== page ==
What has worked this far with my son is bribery. We tried punishment, but that resulted in not wanting to go to school at all. So, we bribe him with promises of doing something he really likes to do like playing certain computer games, a trip to his favorite store, etc.
Yes, we still do punish him if needed, we are not soft parents.
A.L. answers from Danville on April 16, 2008
My daughter is 15 now, but when she was in the second grade, she did not want to go to school, if she did she was lying to go home. It took a half of the year, before I figured out why she did not want to go. 8 is when alot of kids start picking on other kids, that much I knew. Later I also knew, my child was not the only child not wanting to go to school. The teacher, believe it or not was singling my child and a few others out in class. My baby had to put up with it the rest of the year, because they said it was to late to transfer her to another class. The more I talked to the teacher, the worse it got for her in class. I promised myself that would never happened again, I would pull my child out of that school and put her in another one. Thank God, it hasn't happen again. This might not be your daughter's problem, and hope it isn't. My child still remembers that year. One good thing came out of it, The teacher ended up being fired and left town. Angie L.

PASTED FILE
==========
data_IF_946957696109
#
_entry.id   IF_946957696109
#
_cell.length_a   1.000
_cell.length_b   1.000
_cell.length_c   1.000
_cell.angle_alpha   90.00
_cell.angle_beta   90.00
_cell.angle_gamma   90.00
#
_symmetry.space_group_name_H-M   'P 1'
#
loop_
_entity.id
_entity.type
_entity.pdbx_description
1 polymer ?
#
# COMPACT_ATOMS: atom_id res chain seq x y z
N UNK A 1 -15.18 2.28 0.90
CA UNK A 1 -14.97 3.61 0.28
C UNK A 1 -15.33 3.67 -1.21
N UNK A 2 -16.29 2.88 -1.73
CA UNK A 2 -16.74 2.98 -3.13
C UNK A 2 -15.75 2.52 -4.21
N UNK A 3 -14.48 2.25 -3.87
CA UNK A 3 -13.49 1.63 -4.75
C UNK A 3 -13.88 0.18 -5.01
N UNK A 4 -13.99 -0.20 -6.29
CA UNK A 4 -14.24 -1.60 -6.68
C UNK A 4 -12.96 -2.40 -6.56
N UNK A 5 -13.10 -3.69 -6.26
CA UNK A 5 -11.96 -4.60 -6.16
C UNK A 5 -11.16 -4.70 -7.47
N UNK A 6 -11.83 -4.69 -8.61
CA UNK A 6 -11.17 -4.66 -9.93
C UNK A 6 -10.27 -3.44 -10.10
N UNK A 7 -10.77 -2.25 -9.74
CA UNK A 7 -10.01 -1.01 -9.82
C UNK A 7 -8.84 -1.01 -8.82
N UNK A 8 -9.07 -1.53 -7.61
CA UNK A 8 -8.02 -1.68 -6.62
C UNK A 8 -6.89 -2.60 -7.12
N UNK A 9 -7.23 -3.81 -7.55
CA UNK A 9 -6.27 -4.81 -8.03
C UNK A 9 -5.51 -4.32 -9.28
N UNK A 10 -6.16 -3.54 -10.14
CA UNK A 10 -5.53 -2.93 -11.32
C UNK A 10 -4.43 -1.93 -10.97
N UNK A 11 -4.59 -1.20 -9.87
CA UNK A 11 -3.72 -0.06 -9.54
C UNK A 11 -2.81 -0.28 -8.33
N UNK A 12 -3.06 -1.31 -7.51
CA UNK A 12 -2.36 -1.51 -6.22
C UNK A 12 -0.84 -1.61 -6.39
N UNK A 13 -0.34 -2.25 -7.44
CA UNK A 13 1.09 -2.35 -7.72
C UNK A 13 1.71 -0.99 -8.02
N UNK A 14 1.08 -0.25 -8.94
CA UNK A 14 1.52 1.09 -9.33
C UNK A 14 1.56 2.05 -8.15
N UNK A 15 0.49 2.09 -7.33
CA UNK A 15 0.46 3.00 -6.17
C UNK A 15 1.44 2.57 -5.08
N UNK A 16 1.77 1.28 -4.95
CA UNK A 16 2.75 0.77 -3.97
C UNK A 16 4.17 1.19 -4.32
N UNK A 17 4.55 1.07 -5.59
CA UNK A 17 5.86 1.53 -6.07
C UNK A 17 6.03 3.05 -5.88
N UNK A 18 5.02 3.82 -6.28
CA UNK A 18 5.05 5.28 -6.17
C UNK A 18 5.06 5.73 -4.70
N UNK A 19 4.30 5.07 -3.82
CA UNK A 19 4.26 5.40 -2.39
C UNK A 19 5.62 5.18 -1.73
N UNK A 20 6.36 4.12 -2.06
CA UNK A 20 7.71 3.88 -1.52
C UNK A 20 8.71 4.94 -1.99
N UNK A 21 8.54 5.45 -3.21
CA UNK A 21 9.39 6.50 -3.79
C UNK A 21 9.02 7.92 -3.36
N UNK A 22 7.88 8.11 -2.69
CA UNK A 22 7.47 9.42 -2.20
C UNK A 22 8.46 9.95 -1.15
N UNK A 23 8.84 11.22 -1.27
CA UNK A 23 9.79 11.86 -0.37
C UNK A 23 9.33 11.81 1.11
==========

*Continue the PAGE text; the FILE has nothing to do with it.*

D.S. answers from Allentown on April 19, 2008
I can see that you are overwhelmed by all your responsibilities.
To make things better, institute a family circle, which includes everyone. Everyone is affected by this child's behavior, not just you. You are the facilitator. You state what behaviors you are witnessing and how it makes you feel. Then go around and ask the others how they are feeling about what is going on.
After everyone has spoken,
Ask the child these questions:
2) What were you thinking of at the time?
3) What have you thought about since?